Naming your baby will take up much of your time in the first months of your pregnancy. This decision is one you and your baby will have to live with for the rest of your lives. Indeed, it is important. For that reason, many parents fret over the decision for hours upon hours before settling on the perfect name for their little ones.
Over the past few decades, gender-neutral names have become more popular. Not all Moms and Dads want their daughters to grow up wearing tutus around the house and their sons to carry hip holsters and wear sheriff badges. Instead, these new moms and dads want their children to avoid judgment based on name alone. So they consider names like Britt, Carey, and Casey, which can be either boys or girls. Is this the right decision? Only you can decide for your baby.
On the pro gender-neutral side, parents believe that others form an initial opinion based on a name. A teacher who has a Madison will not know if that student is a girl or boy. The teacher will have to wait until Madison arrives to find out. These parents also believe that for girls in particular, a gender-neutral or even masculine name can be a benefit. Although many people believe gender discrimination to have ceased about 40 years ago, the sad reality is that women still face uphill battles in many fields. Patients are likely to be more interested in seeing Doctor Leigh (Lee) Jones than Doctor Bambi Jones, or even Doctor Jessica Jones, goes the reasoning these parents use for giving their children gender-neutral names. Other parents believe that gender has become an unimportant identifier. We do not have to put little boxes around boys and girls that force them into reading certain books, playing certain games, or pursuing certain goals. Why, then, should we have names that identify their sex?
The anti-gender-neutral crowd does not really exist. They are, in fact, all of the parents who named their daughters Amy and their sons John. Why did these parents select gendered names? They probably gave little thought to the topic. Many of these parents likely picked from a list of names they like because they are the names of family members, for example, or because they sound nice to the parents' ears. They did not consciously make the decision to give their children gendered names.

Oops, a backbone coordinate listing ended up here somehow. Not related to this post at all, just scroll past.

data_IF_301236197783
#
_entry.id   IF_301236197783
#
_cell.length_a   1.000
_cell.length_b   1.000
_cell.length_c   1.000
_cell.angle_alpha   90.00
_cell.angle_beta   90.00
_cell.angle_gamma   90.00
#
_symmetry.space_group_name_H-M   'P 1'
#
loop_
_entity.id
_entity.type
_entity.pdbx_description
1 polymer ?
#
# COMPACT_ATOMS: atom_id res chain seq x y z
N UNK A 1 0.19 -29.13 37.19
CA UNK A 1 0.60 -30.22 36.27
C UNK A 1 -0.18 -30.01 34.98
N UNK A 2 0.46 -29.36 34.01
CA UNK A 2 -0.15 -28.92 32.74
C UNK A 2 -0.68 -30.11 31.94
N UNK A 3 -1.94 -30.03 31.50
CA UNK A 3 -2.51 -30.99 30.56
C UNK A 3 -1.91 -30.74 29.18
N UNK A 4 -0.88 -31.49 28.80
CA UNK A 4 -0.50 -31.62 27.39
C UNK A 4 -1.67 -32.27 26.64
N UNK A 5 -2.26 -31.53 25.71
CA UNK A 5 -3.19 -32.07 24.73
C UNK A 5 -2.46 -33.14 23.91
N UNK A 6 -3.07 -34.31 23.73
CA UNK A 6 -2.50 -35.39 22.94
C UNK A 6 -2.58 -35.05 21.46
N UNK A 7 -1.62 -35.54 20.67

What, then, would these parents have to say about the benefits of gender-neutral names? They likely would argue that these benefits are in the parents' minds only. In fact, teachers do not make assumptions about children by their names alone, that they do, in fact, wait to meet the children before forming an opinion about them. In fact, these parents would argue that it is silly to think that other people would give that much thought to a child's personality or ability based on gender.
Another argument for gender-specific names is that it avoids confusions. Parents who consciously decided against gender-neutral names probably had this argument on their minds when they made the choice. Let us return to little Madison. Is Madison a boy or girl? I am not sure, which means that I cannot assign her to a group in class or put her in a seat if I am putting students boy-girl. There are too many instances in which Madison may feel left out because no one knew where to put him or her. For example, project forward. Madison filled out the paperwork for a dorm at college but forgot to put a gender. Where does he or she go? Guessing could be disastrous and would be much easier if Madison were Nancy instead. Indeed, Madison may be in for a lifetime of explaining that she is in fact a woman or that he is a man. It is easier, then, to pick a name that belongs to one sex or the other.
If you are looking for a gender-neutral name but want something with a more feminine appeal, try out some of these names: Andrea, Ashton, Jada, Dominique, Leigh, Kelsey, and Madison. More boy-friendly gender-neutral names include Aaron, Cody, Dallas, Evan, Francis, Jordan, and Logan. The following names are used fairly equally for boys and girls: Ali, Devan (and variants), Kayle, Kristian, Avery, and Brook(e).
By Julia Mercer